The Shoemaker's Children

Eight Generations of the May Family
1567 - 1813

Fred T. May


Finding our May/Meÿ Ancestors
Get a CD of their German villages
Origin of the spelling of our family name

Copies available in Public Libraries

A book about the first eight generations of the May family that entered the Big Sandy Valley in 1800 has been published by the Gateway Press, Inc. of Baltimore, MD. Researched and written by Fred T. May, formerly a resident of Prestonsburg, Ky., this 538 page book provides extensive information about the lives and times of the family, extending from the Sixteenth to the Nineteenth Century from a village in the Rhine Valley in Western Europe to their homestead on Shelby Creek in Eastern Kentucky. Facsimiles from original church registers that chronicle the births, baptisms, confirmations, marriages and deaths of family members document their history.

The family name in their home villages in the Nahe Valley, a western tributary of the Rhine in present-day Germany, was spelled Meÿ. Since the time of the Protestant Reformation in the Sixteenth Century, most of the men in the direct line of the Meÿ immigrants had traditionally supported their families by working as "Schuhmachers." Hence, the author refers to all of the descendants of the first known member of the family, Hans Peter Meÿ, as "The Shoemaker's Children."

Prior to revelations in this book, the descendants of John and Sarah May, early settlers in Floyd County, Kentucky, had only vague traditions telling of their immigrant ancestors or of their early years in America. We now know that on September 5, 1748, in the port of Philadelphia, a family of six (possibly seven) weary immigrants from the Rheinland Palatinate disembarked from the ship "Edinburgh" and the history of the May family in America began. The father and grandmother of John May, along with two (possibly three) of his aunts and two of his uncles, were in the group.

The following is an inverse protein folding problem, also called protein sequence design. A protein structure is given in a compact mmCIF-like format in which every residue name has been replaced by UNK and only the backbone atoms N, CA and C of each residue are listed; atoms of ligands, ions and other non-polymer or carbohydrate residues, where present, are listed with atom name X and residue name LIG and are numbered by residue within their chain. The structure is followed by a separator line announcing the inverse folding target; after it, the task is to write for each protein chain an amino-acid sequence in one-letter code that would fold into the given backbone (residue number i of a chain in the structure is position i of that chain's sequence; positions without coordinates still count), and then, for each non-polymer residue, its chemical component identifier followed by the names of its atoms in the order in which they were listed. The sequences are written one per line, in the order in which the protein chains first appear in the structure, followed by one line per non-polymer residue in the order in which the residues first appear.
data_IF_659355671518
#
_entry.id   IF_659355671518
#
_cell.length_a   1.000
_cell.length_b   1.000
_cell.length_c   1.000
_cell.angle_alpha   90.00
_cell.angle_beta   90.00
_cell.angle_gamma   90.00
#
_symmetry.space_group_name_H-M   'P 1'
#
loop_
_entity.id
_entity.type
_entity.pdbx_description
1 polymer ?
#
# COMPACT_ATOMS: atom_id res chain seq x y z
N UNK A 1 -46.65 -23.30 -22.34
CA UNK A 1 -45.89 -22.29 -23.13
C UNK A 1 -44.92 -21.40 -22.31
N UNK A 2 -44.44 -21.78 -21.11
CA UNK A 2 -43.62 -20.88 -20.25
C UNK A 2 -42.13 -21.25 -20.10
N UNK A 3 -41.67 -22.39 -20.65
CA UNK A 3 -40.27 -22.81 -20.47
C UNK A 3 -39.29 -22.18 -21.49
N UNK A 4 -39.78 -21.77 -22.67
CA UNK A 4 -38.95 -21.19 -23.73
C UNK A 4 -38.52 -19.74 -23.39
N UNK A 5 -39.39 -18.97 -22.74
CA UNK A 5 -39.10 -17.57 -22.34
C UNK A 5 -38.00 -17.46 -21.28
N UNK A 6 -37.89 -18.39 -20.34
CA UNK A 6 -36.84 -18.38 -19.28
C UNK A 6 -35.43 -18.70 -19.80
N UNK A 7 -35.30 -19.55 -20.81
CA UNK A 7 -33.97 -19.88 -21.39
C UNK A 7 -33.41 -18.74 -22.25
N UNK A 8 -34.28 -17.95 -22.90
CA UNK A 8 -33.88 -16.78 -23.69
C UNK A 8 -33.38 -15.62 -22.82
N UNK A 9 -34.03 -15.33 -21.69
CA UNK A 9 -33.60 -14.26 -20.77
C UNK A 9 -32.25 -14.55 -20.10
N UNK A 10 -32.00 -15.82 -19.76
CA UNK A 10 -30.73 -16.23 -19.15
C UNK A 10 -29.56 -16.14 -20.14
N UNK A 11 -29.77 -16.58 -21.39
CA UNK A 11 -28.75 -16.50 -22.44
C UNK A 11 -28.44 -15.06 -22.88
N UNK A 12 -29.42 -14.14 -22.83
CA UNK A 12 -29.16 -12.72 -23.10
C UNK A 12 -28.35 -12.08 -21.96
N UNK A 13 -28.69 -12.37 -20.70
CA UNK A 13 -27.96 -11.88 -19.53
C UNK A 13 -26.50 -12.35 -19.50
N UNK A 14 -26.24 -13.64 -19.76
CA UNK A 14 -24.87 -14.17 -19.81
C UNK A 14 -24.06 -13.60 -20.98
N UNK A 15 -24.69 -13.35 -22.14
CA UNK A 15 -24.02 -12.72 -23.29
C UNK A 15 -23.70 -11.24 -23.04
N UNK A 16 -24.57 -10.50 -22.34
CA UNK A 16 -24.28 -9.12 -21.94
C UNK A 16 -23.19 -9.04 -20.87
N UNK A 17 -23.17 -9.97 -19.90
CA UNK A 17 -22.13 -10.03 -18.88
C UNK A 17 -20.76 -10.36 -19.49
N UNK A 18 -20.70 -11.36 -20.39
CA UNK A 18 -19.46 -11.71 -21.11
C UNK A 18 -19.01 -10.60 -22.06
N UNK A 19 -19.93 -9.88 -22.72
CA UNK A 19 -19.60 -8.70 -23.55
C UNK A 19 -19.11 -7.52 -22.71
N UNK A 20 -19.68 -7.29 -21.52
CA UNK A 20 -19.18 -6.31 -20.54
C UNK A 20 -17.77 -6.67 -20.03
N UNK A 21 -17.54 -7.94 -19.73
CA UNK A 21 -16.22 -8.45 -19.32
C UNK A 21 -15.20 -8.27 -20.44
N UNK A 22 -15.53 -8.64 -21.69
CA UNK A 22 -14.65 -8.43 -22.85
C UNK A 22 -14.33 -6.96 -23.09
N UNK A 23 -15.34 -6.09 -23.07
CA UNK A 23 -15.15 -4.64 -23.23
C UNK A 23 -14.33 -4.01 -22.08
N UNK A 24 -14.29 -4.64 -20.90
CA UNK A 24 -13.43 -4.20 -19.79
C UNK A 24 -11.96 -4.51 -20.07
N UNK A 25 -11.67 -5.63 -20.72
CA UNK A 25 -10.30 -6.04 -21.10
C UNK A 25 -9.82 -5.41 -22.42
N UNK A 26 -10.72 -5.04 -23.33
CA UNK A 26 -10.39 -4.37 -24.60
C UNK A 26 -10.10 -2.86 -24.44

On January 6, 1760 in Lancaster, Pennsylvania, John (Johannes) May was born, and two weeks later he was baptized in the First Reformed Church. Also born in Lancaster County were Anna Maria (his only known sibling, born in 1753) and eight first cousins, the children of his uncle Leonard May.  Leonard's children later resided in Virginia and Pennsylvania.

The second part of the book tells of the "Trans-Appalachian Journey" of the family of John May from Lancaster County, Pennsylvania to Berkeley County, Virginia (now W. Va.) to Washington County North Carolina (now Tennessee), before they entered Kentucky and settled on their homestead on Shelby Creek in newly-formed Floyd County. The book also includes a number of regional maps, village and town plats, and drawings of churches where the Mays worshipped. Featured at the end of the book is a section on "Early Eastern Kentucky Maps." Descendants of Hans Peter Meÿ can personalize their direct line to him on the last page of the book.


The Shoemaker's Children

Questions regarding the May family genealogy can be directed to the author.

My supply of books is almost exhausted and I can no longer take orders.

I am limiting shipments to libraries only.

If you have questions click here to send me an email.

or write me at:

Fred T. May
4553 Golf Vista Drive
Austin, TX 78730

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